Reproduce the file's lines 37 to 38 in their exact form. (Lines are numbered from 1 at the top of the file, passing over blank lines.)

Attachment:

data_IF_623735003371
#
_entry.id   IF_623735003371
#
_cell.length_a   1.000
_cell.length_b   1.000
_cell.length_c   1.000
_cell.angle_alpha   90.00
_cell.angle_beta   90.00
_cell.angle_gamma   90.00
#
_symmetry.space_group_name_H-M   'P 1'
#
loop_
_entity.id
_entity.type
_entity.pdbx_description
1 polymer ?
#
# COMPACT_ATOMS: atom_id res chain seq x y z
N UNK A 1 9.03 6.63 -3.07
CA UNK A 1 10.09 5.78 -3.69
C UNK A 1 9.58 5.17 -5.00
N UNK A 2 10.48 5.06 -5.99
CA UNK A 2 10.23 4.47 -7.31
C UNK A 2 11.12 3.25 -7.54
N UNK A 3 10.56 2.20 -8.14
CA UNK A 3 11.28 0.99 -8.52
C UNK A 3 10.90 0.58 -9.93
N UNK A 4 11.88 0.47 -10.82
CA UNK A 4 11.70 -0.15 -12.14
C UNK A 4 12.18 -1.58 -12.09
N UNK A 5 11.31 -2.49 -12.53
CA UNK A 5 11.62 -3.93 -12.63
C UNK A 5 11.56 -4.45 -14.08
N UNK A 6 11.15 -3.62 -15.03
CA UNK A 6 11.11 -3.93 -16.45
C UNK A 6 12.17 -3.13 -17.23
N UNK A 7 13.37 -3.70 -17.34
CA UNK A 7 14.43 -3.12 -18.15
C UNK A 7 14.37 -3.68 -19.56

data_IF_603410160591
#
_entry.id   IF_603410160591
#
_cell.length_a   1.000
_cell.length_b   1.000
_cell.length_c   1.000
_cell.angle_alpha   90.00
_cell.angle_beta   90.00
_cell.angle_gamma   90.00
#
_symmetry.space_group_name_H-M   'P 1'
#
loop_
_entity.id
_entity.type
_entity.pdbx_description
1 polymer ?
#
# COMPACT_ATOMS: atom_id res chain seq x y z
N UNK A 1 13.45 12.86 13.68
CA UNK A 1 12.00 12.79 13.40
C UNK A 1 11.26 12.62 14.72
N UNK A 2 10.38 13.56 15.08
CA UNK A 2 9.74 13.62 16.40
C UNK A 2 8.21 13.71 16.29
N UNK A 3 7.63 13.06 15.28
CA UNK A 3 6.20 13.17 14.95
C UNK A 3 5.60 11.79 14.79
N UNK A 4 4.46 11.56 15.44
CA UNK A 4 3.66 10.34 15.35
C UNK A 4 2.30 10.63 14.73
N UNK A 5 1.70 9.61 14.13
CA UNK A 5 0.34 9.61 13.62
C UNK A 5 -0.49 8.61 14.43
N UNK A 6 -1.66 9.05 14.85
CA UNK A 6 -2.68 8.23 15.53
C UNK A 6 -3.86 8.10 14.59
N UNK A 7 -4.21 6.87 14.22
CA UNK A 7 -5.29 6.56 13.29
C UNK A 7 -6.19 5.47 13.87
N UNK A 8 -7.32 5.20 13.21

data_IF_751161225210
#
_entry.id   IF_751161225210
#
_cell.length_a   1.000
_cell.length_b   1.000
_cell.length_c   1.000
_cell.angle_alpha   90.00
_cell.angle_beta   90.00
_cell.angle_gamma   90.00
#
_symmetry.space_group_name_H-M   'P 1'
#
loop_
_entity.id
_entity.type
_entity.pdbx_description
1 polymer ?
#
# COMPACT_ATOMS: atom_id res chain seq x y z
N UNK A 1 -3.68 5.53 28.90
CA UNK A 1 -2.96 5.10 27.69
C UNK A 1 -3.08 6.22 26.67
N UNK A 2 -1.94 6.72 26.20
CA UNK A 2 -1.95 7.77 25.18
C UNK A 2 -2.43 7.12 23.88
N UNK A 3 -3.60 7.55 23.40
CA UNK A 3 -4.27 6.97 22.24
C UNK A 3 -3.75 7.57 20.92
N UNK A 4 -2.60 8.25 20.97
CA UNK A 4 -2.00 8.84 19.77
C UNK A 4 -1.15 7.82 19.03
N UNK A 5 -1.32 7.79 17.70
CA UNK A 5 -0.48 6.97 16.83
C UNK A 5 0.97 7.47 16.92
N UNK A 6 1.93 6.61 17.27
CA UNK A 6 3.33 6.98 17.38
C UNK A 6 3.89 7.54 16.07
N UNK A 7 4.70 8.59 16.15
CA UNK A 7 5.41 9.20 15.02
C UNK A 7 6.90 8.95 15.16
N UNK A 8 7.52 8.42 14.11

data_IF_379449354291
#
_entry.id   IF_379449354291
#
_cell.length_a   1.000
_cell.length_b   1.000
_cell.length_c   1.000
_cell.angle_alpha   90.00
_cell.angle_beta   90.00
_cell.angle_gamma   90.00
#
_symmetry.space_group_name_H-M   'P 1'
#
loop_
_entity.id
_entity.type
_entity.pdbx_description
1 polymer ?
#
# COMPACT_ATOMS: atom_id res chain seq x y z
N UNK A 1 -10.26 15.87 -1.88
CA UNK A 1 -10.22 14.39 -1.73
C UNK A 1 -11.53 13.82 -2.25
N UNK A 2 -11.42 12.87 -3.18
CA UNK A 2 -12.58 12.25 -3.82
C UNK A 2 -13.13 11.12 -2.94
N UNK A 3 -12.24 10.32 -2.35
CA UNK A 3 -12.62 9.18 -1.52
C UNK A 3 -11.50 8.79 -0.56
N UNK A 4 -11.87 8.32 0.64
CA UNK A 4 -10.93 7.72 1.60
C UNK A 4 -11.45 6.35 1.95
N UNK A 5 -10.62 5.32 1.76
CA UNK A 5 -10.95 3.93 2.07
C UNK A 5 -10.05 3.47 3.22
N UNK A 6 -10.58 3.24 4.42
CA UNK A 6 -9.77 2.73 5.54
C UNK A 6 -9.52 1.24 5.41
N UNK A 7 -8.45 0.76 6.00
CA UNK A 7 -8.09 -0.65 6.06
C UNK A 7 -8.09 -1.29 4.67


CA UNK A 6 11.11 -3.93 -16.45
C UNK A 6 12.17 -3.13 -17.23